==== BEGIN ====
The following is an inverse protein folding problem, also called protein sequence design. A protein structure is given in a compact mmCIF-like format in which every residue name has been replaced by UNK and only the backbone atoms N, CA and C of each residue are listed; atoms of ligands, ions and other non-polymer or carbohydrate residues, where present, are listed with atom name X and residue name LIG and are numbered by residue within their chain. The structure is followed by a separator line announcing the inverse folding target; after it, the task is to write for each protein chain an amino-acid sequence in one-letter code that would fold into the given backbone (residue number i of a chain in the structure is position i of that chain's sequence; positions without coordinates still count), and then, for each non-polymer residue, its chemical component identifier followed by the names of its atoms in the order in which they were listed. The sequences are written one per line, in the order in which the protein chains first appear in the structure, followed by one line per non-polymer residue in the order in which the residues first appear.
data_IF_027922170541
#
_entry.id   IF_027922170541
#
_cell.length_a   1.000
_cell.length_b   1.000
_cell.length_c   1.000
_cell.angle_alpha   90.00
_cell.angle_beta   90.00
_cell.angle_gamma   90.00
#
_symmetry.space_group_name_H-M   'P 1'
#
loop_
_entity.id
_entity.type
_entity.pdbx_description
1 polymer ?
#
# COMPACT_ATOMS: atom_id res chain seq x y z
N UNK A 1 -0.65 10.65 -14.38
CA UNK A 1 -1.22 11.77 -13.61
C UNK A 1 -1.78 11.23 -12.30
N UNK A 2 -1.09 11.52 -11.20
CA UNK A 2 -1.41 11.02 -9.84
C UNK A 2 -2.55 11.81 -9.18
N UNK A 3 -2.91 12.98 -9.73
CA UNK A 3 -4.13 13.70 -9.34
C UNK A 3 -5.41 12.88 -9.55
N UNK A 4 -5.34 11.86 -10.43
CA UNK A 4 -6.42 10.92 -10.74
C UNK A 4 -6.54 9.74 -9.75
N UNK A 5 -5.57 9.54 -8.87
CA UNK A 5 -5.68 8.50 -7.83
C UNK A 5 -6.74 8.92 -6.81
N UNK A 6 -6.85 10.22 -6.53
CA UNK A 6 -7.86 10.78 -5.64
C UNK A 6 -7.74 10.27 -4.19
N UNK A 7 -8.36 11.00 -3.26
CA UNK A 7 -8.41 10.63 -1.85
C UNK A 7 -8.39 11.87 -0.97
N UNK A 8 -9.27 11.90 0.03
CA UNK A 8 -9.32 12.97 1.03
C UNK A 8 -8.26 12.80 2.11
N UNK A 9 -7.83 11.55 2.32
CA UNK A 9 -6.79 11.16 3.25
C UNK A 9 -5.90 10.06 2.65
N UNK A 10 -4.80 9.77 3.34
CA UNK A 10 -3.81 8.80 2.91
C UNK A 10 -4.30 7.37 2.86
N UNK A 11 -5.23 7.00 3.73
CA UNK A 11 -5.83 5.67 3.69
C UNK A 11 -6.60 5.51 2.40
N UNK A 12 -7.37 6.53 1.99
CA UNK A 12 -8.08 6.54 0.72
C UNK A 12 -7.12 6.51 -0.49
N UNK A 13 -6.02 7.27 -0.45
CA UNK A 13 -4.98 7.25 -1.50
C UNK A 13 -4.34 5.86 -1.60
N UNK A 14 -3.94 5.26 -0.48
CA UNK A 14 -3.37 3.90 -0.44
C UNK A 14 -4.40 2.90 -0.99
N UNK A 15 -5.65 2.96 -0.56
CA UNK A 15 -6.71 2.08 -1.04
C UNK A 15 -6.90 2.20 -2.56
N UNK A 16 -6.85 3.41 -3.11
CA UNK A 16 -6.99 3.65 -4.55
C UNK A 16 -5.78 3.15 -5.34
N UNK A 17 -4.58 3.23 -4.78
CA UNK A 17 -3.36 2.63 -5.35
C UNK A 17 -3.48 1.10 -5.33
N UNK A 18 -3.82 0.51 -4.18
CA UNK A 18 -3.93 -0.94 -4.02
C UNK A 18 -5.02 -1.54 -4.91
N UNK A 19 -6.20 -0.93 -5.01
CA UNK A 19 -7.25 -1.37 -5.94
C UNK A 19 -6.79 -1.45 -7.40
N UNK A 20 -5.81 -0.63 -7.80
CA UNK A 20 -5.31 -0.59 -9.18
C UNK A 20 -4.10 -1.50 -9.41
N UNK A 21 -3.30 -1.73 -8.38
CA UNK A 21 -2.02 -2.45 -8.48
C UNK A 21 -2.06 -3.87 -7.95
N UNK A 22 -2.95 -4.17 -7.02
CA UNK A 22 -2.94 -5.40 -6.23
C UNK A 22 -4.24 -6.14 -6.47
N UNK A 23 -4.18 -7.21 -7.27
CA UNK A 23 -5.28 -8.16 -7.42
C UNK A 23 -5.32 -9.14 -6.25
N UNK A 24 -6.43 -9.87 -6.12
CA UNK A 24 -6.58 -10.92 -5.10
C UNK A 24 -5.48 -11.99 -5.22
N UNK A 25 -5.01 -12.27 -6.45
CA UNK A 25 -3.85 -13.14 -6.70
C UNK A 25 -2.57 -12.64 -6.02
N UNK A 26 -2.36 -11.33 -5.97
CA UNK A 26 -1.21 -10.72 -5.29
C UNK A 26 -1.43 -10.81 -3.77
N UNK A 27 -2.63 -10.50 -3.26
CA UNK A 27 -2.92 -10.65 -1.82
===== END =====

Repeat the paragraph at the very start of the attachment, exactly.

The following is an inverse protein folding problem, also called protein sequence design. A protein structure is given in a compact mmCIF-like format in which every residue name has been replaced by UNK and only the backbone atoms N, CA and C of each residue are listed; atoms of ligands, ions and other non-polymer or carbohydrate residues, where present, are listed with atom name X and residue name LIG and are numbered by residue within their chain. The structure is followed by a separator line announcing the inverse folding target; after it, the task is to write for each protein chain an amino-acid sequence in one-letter code that would fold into the given backbone (residue number i of a chain in the structure is position i of that chain's sequence; positions without coordinates still count), and then, for each non-polymer residue, its chemical component identifier followed by the names of its atoms in the order in which they were listed. The sequences are written one per line, in the order in which the protein chains first appear in the structure, followed by one line per non-polymer residue in the order in which the residues first appear.